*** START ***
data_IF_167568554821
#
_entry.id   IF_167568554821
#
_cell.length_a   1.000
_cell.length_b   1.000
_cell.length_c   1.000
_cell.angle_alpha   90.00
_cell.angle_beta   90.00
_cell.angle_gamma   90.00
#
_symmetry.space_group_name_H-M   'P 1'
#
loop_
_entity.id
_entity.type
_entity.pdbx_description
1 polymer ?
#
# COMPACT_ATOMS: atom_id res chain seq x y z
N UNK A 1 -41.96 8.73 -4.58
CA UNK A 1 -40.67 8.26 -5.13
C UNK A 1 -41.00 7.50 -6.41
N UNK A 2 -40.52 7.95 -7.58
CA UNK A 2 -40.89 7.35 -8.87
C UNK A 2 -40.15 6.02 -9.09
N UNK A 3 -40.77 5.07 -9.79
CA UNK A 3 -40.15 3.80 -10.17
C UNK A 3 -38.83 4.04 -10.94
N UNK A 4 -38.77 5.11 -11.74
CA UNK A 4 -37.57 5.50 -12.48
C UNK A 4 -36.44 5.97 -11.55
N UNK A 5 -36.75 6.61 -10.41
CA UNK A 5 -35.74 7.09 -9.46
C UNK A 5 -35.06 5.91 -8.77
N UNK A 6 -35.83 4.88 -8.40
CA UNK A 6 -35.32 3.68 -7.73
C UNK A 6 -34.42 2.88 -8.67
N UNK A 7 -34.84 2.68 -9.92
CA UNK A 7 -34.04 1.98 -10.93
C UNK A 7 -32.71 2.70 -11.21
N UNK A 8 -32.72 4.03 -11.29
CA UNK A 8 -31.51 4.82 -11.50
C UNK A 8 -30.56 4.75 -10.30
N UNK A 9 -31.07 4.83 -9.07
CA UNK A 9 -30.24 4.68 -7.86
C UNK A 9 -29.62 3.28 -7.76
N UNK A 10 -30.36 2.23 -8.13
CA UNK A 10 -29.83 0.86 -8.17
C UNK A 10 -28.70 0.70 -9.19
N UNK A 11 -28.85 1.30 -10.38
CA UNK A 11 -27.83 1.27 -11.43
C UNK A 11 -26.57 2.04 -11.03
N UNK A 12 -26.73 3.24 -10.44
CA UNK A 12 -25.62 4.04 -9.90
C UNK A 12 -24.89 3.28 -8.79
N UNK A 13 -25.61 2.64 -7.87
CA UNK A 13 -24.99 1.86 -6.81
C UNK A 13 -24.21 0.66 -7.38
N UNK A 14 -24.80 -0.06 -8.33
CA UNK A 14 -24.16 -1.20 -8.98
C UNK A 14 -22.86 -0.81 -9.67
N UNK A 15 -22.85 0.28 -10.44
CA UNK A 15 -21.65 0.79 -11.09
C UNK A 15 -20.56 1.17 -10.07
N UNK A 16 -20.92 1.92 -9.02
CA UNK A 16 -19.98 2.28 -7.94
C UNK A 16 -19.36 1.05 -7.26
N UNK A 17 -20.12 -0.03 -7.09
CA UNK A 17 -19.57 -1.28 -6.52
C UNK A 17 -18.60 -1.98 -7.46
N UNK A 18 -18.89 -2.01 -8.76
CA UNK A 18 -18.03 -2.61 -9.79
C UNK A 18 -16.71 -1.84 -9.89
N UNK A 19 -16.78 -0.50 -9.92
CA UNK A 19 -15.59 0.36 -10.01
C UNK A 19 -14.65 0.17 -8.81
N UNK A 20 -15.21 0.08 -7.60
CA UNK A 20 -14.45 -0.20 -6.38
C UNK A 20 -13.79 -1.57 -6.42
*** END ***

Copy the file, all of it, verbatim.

data_IF_167568554821
#
_entry.id   IF_167568554821
#
_cell.length_a   1.000
_cell.length_b   1.000
_cell.length_c   1.000
_cell.angle_alpha   90.00
_cell.angle_beta   90.00
_cell.angle_gamma   90.00
#
_symmetry.space_group_name_H-M   'P 1'
#
loop_
_entity.id
_entity.type
_entity.pdbx_description
1 polymer ?
#
# COMPACT_ATOMS: atom_id res chain seq x y z
N UNK A 1 -41.96 8.73 -4.58
CA UNK A 1 -40.67 8.26 -5.13
C UNK A 1 -41.00 7.50 -6.41
N UNK A 2 -40.52 7.95 -7.58
CA UNK A 2 -40.89 7.35 -8.87
C UNK A 2 -40.15 6.02 -9.09
N UNK A 3 -40.77 5.07 -9.79
CA UNK A 3 -40.15 3.80 -10.17
C UNK A 3 -38.83 4.04 -10.94
N UNK A 4 -38.77 5.11 -11.74
CA UNK A 4 -37.57 5.50 -12.48
C UNK A 4 -36.44 5.97 -11.55
N UNK A 5 -36.75 6.61 -10.41
CA UNK A 5 -35.74 7.09 -9.46
C UNK A 5 -35.06 5.91 -8.77
N UNK A 6 -35.83 4.88 -8.40
CA UNK A 6 -35.32 3.68 -7.73
C UNK A 6 -34.42 2.88 -8.67
N UNK A 7 -34.84 2.68 -9.92
CA UNK A 7 -34.04 1.98 -10.93
C UNK A 7 -32.71 2.70 -11.21
N UNK A 8 -32.72 4.03 -11.29
CA UNK A 8 -31.51 4.82 -11.50
C UNK A 8 -30.56 4.75 -10.30
N UNK A 9 -31.07 4.83 -9.07
CA UNK A 9 -30.24 4.68 -7.86
C UNK A 9 -29.62 3.28 -7.76
N UNK A 10 -30.36 2.23 -8.13
CA UNK A 10 -29.83 0.86 -8.17
C UNK A 10 -28.70 0.70 -9.19
N UNK A 11 -28.85 1.30 -10.38
CA UNK A 11 -27.83 1.27 -11.43
C UNK A 11 -26.57 2.04 -11.03
N UNK A 12 -26.73 3.24 -10.44
CA UNK A 12 -25.62 4.04 -9.90
C UNK A 12 -24.89 3.28 -8.79
N UNK A 13 -25.61 2.64 -7.87
CA UNK A 13 -24.99 1.86 -6.81
C UNK A 13 -24.21 0.66 -7.38
N UNK A 14 -24.80 -0.06 -8.33
CA UNK A 14 -24.16 -1.20 -8.98
C UNK A 14 -22.86 -0.81 -9.67
N UNK A 15 -22.85 0.28 -10.44
CA UNK A 15 -21.65 0.79 -11.09
C UNK A 15 -20.56 1.17 -10.07
N UNK A 16 -20.92 1.92 -9.02
CA UNK A 16 -19.98 2.28 -7.94
C UNK A 16 -19.36 1.05 -7.26
N UNK A 17 -20.12 -0.03 -7.09
CA UNK A 17 -19.57 -1.28 -6.52
C UNK A 17 -18.60 -1.98 -7.46
N UNK A 18 -18.89 -2.01 -8.76
CA UNK A 18 -18.03 -2.61 -9.79
C UNK A 18 -16.71 -1.84 -9.89
N UNK A 19 -16.78 -0.50 -9.92
CA UNK A 19 -15.59 0.36 -10.01
C UNK A 19 -14.65 0.17 -8.81
N UNK A 20 -15.21 0.08 -7.60
CA UNK A 20 -14.45 -0.20 -6.38
C UNK A 20 -13.79 -1.57 -6.42